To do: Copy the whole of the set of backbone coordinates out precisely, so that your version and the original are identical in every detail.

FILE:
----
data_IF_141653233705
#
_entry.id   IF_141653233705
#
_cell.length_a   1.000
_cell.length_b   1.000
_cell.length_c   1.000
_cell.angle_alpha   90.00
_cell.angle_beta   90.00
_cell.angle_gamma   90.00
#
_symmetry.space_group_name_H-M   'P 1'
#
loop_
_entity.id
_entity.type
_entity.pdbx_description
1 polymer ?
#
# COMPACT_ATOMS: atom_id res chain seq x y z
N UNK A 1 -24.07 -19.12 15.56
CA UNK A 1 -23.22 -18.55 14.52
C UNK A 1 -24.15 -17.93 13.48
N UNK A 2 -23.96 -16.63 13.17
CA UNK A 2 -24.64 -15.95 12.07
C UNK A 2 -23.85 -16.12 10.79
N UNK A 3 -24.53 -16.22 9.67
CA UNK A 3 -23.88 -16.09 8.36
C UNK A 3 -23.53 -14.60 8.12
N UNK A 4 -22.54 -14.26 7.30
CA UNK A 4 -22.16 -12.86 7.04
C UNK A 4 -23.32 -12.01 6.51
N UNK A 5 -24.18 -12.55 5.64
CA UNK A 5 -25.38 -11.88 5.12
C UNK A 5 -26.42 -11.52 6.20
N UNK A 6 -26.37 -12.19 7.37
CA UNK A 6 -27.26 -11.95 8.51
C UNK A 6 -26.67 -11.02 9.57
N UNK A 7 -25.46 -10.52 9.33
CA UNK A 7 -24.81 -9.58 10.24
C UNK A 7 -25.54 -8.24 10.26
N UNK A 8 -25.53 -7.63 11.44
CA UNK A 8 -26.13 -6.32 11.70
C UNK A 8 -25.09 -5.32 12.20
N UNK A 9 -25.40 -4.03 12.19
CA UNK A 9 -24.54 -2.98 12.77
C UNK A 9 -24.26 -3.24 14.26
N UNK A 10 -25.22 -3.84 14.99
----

data_IF_141653233705
#
_entry.id   IF_141653233705
#
_cell.length_a   1.000
_cell.length_b   1.000
_cell.length_c   1.000
_cell.angle_alpha   90.00
_cell.angle_beta   90.00
_cell.angle_gamma   90.00
#
_symmetry.space_group_name_H-M   'P 1'
#
loop_
_entity.id
_entity.type
_entity.pdbx_description
1 polymer ?
#
# COMPACT_ATOMS: atom_id res chain seq x y z
N UNK A 1 -24.07 -19.12 15.56
CA UNK A 1 -23.22 -18.55 14.52
C UNK A 1 -24.15 -17.93 13.48
N UNK A 2 -23.96 -16.63 13.17
CA UNK A 2 -24.64 -15.95 12.07
C UNK A 2 -23.85 -16.12 10.79
N UNK A 3 -24.53 -16.22 9.67
CA UNK A 3 -23.88 -16.09 8.36
C UNK A 3 -23.53 -14.60 8.12
N UNK A 4 -22.54 -14.26 7.30
CA UNK A 4 -22.16 -12.86 7.04
C UNK A 4 -23.32 -12.01 6.51
N UNK A 5 -24.18 -12.55 5.64
CA UNK A 5 -25.38 -11.88 5.12
C UNK A 5 -26.42 -11.52 6.20
N UNK A 6 -26.37 -12.19 7.37
CA UNK A 6 -27.26 -11.95 8.51
C UNK A 6 -26.67 -11.02 9.57
N UNK A 7 -25.46 -10.52 9.33
CA UNK A 7 -24.81 -9.58 10.24
C UNK A 7 -25.54 -8.24 10.26
N UNK A 8 -25.53 -7.63 11.44
CA UNK A 8 -26.13 -6.32 11.70
C UNK A 8 -25.09 -5.32 12.20
N UNK A 9 -25.40 -4.03 12.19
CA UNK A 9 -24.54 -2.98 12.77
C UNK A 9 -24.26 -3.24 14.26
N UNK A 10 -25.22 -3.84 14.99